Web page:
Recently, ITT's board announced plans to break the company into 3 separate parts, which caused the stock to jump something like 16%.
ITT is a global engineering and manufacturing company that operates under 3 segments - Defense, Fluid, and Motion and Flow. The breakup looks to be along these lines with the company spinning off two new publicly traded companies, one for defense and the other for water (fluid segment). The motion and flow segment will continue on as the leaner ITT's core business.
Here's a quick look at the newly formed companies.
Currently the defense segment accounts for a little over 50% of ITT's current revenues, but those revenues have been declining along with the operating profit margin. For 2011 ITT expects the defense segment to see revenues decline a further 2% with operating profit margin staying stable at 12%.
I think that might be optimistic. The writing is on the wall at the DOD that budget cuts/tightening is coming and this of course affects defense contractors. ITT produces the SINCGARS radio system, which is being phased out of the US military and I'm sure the draw down in troop levels in Iraq and Afghanistan will hurt contracts for their IED jammers and the information systems support they provide in theater. It does see some night vision goggle sales to international customers and can see some growth in cyber warfare support segments (cyber warfare might be the only "safe" area in realm of defense right now as it's kind of a hot issue).
The reality though is that the company's number 1 customer just isn't going to be throwing around as much cash in the near future as it has for the last decade and so there's no way this segment doesn't shrink. Conglomerates with strong defense business segments can weather the lean times by offsetting shrinking defense monies with income from their other sectors. "Pure" defense plays though (unless they're cyber heavy) are probably all in trouble in the short term to medium term (next few years).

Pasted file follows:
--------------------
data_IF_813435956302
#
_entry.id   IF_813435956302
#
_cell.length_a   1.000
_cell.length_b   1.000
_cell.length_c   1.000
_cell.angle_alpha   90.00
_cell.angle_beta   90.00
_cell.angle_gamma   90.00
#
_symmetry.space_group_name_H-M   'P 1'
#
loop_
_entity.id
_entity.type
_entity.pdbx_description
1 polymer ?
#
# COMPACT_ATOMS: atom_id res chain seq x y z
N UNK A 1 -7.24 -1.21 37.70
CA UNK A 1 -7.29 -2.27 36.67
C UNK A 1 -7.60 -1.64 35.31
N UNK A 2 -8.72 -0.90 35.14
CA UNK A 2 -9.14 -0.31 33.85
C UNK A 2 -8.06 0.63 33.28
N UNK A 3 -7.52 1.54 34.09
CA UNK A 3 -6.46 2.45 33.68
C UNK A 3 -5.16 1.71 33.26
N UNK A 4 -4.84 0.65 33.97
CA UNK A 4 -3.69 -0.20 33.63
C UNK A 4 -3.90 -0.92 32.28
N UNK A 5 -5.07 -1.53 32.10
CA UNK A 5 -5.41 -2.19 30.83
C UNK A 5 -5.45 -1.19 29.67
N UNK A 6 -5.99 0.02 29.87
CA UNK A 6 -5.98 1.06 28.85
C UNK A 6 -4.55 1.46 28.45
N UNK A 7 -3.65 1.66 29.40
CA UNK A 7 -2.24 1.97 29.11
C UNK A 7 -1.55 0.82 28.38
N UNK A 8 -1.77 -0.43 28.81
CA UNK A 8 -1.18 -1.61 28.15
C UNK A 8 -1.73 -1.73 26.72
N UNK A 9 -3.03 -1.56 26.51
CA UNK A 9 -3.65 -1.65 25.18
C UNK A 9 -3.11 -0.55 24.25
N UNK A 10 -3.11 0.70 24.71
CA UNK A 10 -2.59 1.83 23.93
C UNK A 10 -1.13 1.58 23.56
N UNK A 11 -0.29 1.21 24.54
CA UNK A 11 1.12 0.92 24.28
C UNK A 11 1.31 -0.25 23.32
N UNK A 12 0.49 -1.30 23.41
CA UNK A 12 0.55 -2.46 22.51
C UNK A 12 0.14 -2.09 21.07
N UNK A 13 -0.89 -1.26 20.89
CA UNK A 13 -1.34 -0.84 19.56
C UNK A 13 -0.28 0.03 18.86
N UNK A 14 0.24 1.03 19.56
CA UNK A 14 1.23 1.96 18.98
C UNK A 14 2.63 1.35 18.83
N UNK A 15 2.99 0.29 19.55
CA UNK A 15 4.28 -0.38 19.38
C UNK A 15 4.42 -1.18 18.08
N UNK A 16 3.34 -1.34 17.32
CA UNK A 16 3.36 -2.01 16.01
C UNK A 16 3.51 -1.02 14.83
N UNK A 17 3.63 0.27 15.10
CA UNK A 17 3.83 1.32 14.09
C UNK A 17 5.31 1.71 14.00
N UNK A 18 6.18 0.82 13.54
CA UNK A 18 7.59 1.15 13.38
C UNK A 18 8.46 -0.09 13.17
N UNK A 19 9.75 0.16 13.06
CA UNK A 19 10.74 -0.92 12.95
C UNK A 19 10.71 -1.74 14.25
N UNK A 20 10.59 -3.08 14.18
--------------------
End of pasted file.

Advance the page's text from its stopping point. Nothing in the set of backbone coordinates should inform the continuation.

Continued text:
However, these negatives may be overplayed once the spinoff occurs. I'd keep a close watch on this. You may be able to get a decently run business being affected by (possibly) negative industry trends at a terrific price. I think many of ITT's existing shareholders will be privy to immediately selling off the ostensibly worst company of the outstanding three.
In contrast to the defense segment the fluid and motion and flow segments have both seen revenue and operating profit margin growth and ITT expects to see continued growth for both of these segments in 2011.
Of these two business segments the one that interests me the most is the Fluids (water) business. Some reasons that I like this business the most, other than the fact that I just love infrastructure plays, are:
- Their are very few pure water plays (at least that I know of) running around
- They expect 55% of their revenues to come from international markets which diversifies them and shields them some from economic downturns in the US or any one other country
- Water is the most important resource on the planet, no one really talks about it, but I expect it to be a huge issue in the medium and long term future.
A lot of companies, when they spinoff segments, tend to load up those segments with a more than fair portion of the parent company's debt and it will be interesting to see if ITT does this. Barring a big overall stock market downturn I kind of think ITT will trend a little bit lower in the near term just because the 16% pop was probably a little excessive.
Once the split takes place, I'd be bullish on ITT (the parent company) in the short term (especially if they manage to ditch a good proportion of their debt), cautiously bullish/bearish depending on how many people decide to dump their shares (which I believe most will, creating short-term downward pressure), and long term bullish on the water company.